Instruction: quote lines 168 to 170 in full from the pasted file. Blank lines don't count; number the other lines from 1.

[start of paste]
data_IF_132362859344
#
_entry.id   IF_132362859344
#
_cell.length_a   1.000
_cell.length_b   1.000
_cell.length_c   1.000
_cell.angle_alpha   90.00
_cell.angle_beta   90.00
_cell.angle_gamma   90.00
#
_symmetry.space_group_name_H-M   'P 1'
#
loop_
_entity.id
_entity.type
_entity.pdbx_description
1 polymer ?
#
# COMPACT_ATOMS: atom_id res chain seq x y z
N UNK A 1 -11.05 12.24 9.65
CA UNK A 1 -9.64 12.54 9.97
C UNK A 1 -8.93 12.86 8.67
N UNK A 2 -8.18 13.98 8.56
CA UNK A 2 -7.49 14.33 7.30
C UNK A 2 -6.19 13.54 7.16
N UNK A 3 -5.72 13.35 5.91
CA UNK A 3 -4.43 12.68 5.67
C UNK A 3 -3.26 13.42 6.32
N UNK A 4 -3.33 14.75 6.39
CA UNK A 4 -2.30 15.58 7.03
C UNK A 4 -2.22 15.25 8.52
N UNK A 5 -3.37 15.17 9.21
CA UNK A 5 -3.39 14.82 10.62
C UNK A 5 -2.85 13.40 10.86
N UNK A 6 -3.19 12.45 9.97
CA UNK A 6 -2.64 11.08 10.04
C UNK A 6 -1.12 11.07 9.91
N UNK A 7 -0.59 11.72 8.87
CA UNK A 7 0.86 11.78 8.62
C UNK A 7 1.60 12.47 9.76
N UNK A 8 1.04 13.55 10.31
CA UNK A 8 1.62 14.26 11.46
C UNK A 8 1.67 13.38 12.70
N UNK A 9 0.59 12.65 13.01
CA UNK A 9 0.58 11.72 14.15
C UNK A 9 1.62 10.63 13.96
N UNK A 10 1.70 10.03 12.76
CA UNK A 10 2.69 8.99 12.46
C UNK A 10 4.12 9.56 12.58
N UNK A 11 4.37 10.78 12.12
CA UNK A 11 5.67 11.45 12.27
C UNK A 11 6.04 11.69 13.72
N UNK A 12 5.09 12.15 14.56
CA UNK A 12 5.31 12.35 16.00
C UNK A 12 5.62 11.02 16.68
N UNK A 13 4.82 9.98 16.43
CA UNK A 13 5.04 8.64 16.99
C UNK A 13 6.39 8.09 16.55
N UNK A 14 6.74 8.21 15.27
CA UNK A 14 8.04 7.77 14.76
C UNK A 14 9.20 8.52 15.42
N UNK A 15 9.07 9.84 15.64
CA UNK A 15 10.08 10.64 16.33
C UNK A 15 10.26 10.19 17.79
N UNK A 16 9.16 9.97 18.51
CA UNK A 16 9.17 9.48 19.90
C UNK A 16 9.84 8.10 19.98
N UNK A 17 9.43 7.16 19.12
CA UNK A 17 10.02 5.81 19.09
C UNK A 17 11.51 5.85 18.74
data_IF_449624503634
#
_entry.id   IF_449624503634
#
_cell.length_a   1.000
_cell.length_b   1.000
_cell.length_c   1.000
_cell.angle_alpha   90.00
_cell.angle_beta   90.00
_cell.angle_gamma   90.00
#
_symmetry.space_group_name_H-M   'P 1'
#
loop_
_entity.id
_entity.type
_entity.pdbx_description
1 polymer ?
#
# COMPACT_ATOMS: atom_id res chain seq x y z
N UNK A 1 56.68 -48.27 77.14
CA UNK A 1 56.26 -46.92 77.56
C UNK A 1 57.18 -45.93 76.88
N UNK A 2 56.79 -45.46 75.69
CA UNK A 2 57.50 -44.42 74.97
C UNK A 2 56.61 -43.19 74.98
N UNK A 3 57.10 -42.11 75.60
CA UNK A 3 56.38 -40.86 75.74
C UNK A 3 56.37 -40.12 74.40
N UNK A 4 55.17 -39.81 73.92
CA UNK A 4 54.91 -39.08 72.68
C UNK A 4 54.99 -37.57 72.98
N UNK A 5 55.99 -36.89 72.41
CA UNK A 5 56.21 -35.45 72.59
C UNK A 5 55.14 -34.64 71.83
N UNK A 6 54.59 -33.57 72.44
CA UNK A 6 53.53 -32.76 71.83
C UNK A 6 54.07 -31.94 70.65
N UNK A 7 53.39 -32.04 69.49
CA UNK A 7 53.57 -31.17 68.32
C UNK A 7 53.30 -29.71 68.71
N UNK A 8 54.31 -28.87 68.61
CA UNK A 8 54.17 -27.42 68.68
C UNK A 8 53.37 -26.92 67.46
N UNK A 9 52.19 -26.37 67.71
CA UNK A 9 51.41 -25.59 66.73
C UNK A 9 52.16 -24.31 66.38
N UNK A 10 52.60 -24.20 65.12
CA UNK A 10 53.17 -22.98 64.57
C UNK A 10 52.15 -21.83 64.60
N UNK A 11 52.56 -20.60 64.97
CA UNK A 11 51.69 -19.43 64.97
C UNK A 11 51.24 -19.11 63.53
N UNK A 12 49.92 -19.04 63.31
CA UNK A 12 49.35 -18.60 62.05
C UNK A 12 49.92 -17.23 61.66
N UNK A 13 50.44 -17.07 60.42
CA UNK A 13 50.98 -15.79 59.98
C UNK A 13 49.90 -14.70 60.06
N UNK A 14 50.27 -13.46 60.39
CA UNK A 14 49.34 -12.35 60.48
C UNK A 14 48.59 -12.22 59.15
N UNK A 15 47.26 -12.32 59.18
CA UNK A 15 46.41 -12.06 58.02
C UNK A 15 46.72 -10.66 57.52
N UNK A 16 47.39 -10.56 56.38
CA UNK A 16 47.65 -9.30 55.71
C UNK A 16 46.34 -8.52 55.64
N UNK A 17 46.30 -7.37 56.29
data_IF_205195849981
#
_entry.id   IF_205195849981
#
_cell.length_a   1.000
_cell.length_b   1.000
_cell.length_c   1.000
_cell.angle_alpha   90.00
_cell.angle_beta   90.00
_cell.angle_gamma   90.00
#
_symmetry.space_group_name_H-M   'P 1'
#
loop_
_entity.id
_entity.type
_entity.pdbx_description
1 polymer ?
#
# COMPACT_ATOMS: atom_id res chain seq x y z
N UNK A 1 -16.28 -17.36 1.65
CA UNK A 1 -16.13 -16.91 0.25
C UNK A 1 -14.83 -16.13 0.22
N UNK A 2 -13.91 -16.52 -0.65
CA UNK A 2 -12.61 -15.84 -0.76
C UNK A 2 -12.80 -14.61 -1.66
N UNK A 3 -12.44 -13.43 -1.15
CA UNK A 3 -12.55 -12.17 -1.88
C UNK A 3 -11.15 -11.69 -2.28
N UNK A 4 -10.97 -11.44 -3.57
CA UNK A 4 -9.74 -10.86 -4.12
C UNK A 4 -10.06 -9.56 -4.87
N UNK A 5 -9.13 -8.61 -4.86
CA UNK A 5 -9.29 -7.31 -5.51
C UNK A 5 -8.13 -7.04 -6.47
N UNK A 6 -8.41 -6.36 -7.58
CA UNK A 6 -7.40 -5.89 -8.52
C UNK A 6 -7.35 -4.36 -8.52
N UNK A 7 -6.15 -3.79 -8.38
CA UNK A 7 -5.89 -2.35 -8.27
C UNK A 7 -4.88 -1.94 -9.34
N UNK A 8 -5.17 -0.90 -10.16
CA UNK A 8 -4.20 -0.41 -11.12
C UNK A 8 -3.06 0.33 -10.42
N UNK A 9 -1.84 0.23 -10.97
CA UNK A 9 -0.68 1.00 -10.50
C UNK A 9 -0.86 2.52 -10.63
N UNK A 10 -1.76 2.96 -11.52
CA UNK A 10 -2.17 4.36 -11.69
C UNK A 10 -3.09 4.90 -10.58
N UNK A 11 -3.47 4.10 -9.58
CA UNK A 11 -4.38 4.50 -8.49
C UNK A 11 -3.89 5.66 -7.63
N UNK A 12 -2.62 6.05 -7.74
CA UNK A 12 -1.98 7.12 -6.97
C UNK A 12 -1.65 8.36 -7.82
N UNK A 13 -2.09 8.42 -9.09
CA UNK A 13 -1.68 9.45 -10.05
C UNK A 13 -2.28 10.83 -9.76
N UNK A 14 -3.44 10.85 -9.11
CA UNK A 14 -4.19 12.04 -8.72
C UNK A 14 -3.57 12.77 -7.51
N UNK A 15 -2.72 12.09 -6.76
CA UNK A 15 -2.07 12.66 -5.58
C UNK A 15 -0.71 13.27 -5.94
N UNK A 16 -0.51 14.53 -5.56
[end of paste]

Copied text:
CA UNK A 3 -12.55 -12.17 -1.88
C UNK A 3 -11.15 -11.69 -2.28
N UNK A 4 -10.97 -11.44 -3.57